Keep in mind that Feyerabend and Kuhn reached the height of their popularity in and around the 1960’s, a time when the ordered, established ways of doing things were automatically suspect, in which new scientific theories (such as quantum mechanics) were challenging the very nature of reality as we thought we knew it, and in which new ways of thinking and living were sweeping through the world, particularly among the intelligentsia and in academia. Just as relativistic eastern religions were attractive to the new ways of thinking, so were relativistic scientific philosophies, which to many seemed to better fit the new modes of thought; this was the beginning of the ‘New Age’, and new philosophies were needed.


At the end of Part I, we were left with major objections to the scientific method and the rise of Relativism. We asked what were the consequences of relativism, and could we save the Scientific Method?

First, the consequences: A new breed of philosophy rose up around the idea of relativism, and a new breed of philosophers carried the banners of post-modernism, deconstructionism, radical multiculturalism, social constructionism, critical race theory, and radical feminism, just to name a few. All of them are based on one central theme: either there is no objective reality or we cannot objectively observe it, and so concepts like truth, reason, and rationality are mere social constructs, usually created to maintain the status quo, which usually benefits white (or European) males.

In practical terms, what are we talking about? This article would be incomplete without some amusing but ultimately chilling quotes, so here goes:
Duke University English department head and Law professor Stanley Fish contends that “like ‘fairness,’ ‘merit,’ and ‘free speech,’ Reason is a political entity,” an “ideologically charged” product of a “decidedly political agenda.” He has also said simply that “There is no such thing as intrinsic merit.” Professor Houston Baker, Jr., of the University of Pennsylvania (elected president of the Modern Language Association in 1991) has written that “reading and writing are merely technologies of control. [They are] martial law made academic.” Radical Feminist Andrea Dworkin defines marriage as a legal contract which sanctions rape. Thinkers like these often reject the normal standards of criticism of their work; in the words of another radical feminist, Catherine MacKinnon:

“If feminism is a critique of the objective standpoint as male, then we also disavow standard scientific norms as the adequacy criteria for our theory, because the objective standpoint we criticize is the posture of science. In other words, our critique of the objective standpoint as male is a critique of science as a specifically male approach to knowledge. With it, we reject male criteria for verification.”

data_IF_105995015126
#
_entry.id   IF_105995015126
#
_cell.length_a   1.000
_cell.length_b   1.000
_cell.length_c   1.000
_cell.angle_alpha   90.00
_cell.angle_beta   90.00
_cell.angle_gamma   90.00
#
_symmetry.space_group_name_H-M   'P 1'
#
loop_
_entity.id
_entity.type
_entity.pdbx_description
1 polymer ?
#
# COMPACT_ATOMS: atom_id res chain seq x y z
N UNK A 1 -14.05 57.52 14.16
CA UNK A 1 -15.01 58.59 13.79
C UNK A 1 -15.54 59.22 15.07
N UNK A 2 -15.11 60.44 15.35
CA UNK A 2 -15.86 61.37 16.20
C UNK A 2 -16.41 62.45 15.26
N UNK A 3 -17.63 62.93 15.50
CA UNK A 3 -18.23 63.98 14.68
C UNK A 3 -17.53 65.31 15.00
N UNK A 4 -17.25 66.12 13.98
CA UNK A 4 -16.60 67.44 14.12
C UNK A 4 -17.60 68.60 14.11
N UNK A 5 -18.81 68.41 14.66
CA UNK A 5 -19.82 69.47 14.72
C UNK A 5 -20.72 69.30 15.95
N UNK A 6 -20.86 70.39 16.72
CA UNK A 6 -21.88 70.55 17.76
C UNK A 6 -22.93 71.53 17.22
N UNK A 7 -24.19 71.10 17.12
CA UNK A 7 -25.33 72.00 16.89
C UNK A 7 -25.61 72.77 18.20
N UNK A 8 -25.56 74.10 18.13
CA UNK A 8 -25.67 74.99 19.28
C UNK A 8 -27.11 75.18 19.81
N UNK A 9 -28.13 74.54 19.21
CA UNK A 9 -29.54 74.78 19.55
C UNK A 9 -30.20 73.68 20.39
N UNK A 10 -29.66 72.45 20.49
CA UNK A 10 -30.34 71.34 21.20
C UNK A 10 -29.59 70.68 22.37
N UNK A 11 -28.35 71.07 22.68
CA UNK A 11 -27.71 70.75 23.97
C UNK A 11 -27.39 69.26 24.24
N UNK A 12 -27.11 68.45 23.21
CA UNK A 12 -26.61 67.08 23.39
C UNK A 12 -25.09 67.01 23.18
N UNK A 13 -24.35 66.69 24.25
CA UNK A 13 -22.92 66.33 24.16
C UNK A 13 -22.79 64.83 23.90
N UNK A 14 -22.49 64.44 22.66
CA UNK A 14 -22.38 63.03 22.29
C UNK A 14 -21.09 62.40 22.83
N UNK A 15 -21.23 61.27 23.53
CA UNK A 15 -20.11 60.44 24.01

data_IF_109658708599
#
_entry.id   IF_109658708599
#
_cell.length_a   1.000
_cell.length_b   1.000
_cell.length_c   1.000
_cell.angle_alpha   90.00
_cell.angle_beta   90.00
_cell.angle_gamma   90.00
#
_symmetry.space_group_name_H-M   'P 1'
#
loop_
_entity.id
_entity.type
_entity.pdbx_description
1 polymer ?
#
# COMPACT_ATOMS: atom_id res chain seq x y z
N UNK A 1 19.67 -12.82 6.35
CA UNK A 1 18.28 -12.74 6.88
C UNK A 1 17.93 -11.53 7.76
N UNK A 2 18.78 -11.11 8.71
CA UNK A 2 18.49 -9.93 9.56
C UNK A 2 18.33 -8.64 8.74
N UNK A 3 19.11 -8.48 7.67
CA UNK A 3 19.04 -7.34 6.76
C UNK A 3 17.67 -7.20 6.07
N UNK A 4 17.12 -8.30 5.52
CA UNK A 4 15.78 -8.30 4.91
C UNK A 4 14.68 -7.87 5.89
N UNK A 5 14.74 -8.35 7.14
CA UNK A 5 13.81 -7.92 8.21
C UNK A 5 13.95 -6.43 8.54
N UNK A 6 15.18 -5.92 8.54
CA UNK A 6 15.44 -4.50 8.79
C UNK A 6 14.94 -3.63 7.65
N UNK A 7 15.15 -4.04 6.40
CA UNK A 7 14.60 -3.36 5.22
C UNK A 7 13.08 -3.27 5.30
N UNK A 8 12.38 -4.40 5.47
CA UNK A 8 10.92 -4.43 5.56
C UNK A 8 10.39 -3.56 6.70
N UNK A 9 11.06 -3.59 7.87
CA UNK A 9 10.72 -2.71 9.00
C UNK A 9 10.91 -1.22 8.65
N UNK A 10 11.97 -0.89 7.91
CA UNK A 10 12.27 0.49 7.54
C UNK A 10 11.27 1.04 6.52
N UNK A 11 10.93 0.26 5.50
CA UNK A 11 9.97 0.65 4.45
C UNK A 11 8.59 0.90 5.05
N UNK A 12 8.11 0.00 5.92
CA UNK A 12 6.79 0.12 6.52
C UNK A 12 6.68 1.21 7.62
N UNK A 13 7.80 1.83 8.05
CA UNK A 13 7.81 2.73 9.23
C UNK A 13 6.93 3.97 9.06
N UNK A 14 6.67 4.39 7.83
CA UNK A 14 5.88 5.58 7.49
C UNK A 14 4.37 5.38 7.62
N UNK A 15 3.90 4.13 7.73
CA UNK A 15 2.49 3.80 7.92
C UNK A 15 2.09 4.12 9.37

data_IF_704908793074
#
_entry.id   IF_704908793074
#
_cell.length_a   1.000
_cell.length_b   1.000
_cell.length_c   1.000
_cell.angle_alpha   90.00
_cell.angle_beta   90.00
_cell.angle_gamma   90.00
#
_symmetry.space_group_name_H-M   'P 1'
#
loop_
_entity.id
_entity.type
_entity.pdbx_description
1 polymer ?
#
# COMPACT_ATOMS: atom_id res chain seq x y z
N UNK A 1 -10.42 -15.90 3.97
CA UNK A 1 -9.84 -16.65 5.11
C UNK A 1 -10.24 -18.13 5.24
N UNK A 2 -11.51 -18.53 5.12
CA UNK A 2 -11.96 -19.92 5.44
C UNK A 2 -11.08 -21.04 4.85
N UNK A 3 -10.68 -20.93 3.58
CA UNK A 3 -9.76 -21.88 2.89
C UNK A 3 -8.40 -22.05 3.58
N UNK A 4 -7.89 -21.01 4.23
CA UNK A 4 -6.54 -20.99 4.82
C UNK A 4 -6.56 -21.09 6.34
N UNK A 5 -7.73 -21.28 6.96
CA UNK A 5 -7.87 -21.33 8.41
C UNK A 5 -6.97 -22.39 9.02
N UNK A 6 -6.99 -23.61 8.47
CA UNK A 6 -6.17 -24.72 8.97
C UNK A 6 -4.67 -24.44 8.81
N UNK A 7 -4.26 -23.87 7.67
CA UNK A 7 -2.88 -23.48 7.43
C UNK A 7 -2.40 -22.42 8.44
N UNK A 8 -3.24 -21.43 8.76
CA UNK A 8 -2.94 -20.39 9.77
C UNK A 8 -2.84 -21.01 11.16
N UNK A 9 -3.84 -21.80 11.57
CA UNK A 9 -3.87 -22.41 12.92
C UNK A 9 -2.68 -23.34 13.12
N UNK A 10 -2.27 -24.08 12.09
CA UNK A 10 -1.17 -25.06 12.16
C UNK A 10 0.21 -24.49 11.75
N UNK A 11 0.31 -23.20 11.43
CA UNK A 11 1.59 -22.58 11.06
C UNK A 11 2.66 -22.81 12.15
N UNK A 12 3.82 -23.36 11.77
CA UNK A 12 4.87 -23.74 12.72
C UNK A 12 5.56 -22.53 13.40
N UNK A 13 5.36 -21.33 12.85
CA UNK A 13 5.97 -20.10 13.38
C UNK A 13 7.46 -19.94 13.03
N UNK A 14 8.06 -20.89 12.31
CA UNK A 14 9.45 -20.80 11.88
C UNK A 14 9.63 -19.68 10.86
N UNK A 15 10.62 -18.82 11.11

Truth is subjective and political; the door is open for anyone’s favorite brand of irrationalism, from alternative medicine to New Age spiritualism, from ‘no-context’ literature to science as politics.



How the heck do we get out of all this? Can we answer the objections to the scientific method and perhaps restore our concept that there is an objective universe out there, and that we can measure it and try to model it?

Let’s go back and take a look at the problems we had with the scientific method. The first was the problem with induction, which is the logical process we want to use to create general rules from our observations. We recall that David Hume, the Scottish philosopher, told us that we cannot assume that one event causes another just because we always see one preceding the other, even if the second event always follows the first one – this is only our experience of events, and therein lies the problem. Hume tells us that we have only a record of past sequences of events, but we can’t prove that it will always happen that way.

The man who begins to get us out of this is Harvard philosopher Nelson Goodman. To answer Hume, he asks another question: Just what are we trying to get induction to do? Deduction, the other kind of proof, works because of the rules we use to define it – we say that logical and set theoretical rules take us from axioms to conclusions which are iron clad – that’s deduction. Goodman says that this is merely a definition of deduction, so of course it works, because we have defined it that way. In the case of induction, we are asking too much if we want axiomatic-type proofs. What we need is to check our definition, and when we do we find that induction should work to generalize exactly the sets of observations we’ve been trying to get it to prove all along, because that’s the definition of induction. Now, this may seem circular, and Goodman is well aware of that. Ultimately, like logic and set theory in the case of deduction, the underlying rules need to be examined and codified. The problem now, which Goodman calls ‘The New Riddle of Induction,’ is in defining those underlying rules, which will tell us which kinds of observations can be generalized, and this turns out not to be trivial at all. Goodman starts out by saying that the problem is now one of confirmation, or finding out which observations confirm, or provide evidence for, which hypotheses.

What Goodman comes up with is a theory of confirmation and projectibility which tells us what kinds of hypotheses can be formulated and what kind of evidence is needed to confirm those hypotheses. The process is one of evidence gathering and testing, searching for repeatability and generality, in which evidence for a hypothesis is built up over many observations… hey! Wait a minute! Isn’t that the scientific method itself? So induction and the scientific method are saved when we realize that we are not asking for axiomatic proofs but rather for an accumulation of evidence to confirm our hypotheses.


GØdel’s incompleteness theorem, which states that no axiomatic system can be relied on to reach every true statement, and furthermore cannot be proven to always produce true statements, was the second major objection to the scientific method.